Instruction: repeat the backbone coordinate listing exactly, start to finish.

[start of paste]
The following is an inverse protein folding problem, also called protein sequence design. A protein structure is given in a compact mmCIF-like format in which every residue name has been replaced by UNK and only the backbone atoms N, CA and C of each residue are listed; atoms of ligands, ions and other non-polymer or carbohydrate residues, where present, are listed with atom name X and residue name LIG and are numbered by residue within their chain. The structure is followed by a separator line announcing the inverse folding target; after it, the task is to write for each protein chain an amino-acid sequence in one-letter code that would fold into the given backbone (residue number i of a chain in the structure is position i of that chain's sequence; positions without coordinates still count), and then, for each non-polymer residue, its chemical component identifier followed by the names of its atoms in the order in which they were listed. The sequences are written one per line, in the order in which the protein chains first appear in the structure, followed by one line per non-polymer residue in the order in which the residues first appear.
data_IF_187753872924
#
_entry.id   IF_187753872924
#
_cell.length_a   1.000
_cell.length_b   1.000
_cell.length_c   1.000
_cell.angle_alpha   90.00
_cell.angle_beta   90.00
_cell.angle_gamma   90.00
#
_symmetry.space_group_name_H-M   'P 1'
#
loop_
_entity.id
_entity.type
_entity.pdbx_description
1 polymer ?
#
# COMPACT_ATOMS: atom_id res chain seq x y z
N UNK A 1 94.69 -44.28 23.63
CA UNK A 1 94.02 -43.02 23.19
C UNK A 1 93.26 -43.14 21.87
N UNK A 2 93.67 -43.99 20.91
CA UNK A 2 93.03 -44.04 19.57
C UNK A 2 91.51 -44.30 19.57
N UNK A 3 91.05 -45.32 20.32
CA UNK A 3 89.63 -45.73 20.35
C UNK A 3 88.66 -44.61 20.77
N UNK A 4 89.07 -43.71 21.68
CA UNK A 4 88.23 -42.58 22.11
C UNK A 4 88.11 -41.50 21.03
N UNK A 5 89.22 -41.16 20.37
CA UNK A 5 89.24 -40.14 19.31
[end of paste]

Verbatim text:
The following is an inverse protein folding problem, also called protein sequence design. A protein structure is given in a compact mmCIF-like format in which every residue name has been replaced by UNK and only the backbone atoms N, CA and C of each residue are listed; atoms of ligands, ions and other non-polymer or carbohydrate residues, where present, are listed with atom name X and residue name LIG and are numbered by residue within their chain. The structure is followed by a separator line announcing the inverse folding target; after it, the task is to write for each protein chain an amino-acid sequence in one-letter code that would fold into the given backbone (residue number i of a chain in the structure is position i of that chain's sequence; positions without coordinates still count), and then, for each non-polymer residue, its chemical component identifier followed by the names of its atoms in the order in which they were listed. The sequences are written one per line, in the order in which the protein chains first appear in the structure, followed by one line per non-polymer residue in the order in which the residues first appear.
data_IF_187753872924
#
_entry.id   IF_187753872924
#
_cell.length_a   1.000
_cell.length_b   1.000
_cell.length_c   1.000
_cell.angle_alpha   90.00
_cell.angle_beta   90.00
_cell.angle_gamma   90.00
#
_symmetry.space_group_name_H-M   'P 1'
#
loop_
_entity.id
_entity.type
_entity.pdbx_description
1 polymer ?
#
# COMPACT_ATOMS: atom_id res chain seq x y z
N UNK A 1 94.69 -44.28 23.63
CA UNK A 1 94.02 -43.02 23.19
C UNK A 1 93.26 -43.14 21.87
N UNK A 2 93.67 -43.99 20.91
CA UNK A 2 93.03 -44.04 19.57
C UNK A 2 91.51 -44.30 19.57
N UNK A 3 91.05 -45.32 20.32
CA UNK A 3 89.63 -45.73 20.35
C UNK A 3 88.66 -44.61 20.77
N UNK A 4 89.07 -43.71 21.68
CA UNK A 4 88.23 -42.58 22.11
C UNK A 4 88.11 -41.50 21.03
N UNK A 5 89.22 -41.16 20.37
CA UNK A 5 89.24 -40.14 19.31